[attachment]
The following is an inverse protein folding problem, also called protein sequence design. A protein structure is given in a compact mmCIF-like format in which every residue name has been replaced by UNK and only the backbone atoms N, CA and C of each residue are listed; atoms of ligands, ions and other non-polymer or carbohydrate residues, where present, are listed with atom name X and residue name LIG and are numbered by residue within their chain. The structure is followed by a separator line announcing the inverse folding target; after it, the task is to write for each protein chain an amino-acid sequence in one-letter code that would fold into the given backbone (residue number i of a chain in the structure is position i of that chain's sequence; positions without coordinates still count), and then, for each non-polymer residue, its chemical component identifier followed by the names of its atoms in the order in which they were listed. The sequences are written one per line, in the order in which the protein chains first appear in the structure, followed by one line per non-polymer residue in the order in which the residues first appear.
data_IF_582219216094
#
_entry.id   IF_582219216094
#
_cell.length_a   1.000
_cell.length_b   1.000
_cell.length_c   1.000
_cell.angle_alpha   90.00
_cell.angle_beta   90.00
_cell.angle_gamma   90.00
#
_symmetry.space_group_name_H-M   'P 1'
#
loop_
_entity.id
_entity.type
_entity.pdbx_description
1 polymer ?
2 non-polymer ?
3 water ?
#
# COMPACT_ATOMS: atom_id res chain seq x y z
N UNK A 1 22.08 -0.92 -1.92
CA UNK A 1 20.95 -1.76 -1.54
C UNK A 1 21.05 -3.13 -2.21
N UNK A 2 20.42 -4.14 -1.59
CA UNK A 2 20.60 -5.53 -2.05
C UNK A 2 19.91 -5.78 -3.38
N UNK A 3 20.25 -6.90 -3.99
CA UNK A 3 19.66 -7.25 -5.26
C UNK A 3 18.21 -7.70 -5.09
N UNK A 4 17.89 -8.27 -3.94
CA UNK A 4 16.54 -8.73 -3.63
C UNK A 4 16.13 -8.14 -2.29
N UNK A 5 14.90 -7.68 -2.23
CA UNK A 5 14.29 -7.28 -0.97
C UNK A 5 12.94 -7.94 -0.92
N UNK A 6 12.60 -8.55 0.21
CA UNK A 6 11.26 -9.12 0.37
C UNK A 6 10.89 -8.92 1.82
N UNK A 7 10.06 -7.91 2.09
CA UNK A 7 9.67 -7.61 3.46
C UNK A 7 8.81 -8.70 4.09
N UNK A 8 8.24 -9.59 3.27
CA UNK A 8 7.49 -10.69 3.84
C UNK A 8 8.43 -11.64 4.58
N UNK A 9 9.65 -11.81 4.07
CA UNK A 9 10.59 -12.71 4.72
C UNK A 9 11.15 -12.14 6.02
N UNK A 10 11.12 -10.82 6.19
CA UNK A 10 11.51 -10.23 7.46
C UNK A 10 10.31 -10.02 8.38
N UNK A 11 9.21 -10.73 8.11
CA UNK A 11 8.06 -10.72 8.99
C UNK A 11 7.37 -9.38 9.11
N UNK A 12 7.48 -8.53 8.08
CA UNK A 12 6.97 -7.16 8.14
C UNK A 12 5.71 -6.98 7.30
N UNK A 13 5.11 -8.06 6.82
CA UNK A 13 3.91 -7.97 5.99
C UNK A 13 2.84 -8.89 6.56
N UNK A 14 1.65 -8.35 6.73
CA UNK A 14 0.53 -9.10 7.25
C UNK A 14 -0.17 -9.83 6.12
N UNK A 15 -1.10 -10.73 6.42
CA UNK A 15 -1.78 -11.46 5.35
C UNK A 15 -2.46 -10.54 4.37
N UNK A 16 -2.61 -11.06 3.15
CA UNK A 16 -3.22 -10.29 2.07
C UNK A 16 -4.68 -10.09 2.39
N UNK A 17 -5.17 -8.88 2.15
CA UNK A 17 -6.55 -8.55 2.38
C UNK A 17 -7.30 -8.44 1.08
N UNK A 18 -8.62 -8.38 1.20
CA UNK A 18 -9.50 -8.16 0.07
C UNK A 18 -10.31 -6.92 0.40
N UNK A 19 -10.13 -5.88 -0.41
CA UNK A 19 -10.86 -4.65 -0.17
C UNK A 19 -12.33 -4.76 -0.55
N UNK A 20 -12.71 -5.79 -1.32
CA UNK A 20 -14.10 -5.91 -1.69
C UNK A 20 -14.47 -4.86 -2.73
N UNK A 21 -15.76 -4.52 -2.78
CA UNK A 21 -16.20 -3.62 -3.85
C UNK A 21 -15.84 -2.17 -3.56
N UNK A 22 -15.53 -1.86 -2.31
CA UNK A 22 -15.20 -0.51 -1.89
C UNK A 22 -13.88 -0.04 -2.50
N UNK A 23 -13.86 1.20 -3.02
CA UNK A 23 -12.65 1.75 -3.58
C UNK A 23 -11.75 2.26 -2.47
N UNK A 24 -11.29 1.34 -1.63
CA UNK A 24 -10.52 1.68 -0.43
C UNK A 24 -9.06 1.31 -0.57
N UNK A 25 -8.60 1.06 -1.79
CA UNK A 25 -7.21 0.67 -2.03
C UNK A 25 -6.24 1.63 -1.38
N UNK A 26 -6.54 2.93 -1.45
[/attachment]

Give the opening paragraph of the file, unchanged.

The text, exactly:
The following is an inverse protein folding problem, also called protein sequence design. A protein structure is given in a compact mmCIF-like format in which every residue name has been replaced by UNK and only the backbone atoms N, CA and C of each residue are listed; atoms of ligands, ions and other non-polymer or carbohydrate residues, where present, are listed with atom name X and residue name LIG and are numbered by residue within their chain. The structure is followed by a separator line announcing the inverse folding target; after it, the task is to write for each protein chain an amino-acid sequence in one-letter code that would fold into the given backbone (residue number i of a chain in the structure is position i of that chain's sequence; positions without coordinates still count), and then, for each non-polymer residue, its chemical component identifier followed by the names of its atoms in the order in which they were listed. The sequences are written one per line, in the order in which the protein chains first appear in the structure, followed by one line per non-polymer residue in the order in which the residues first appear.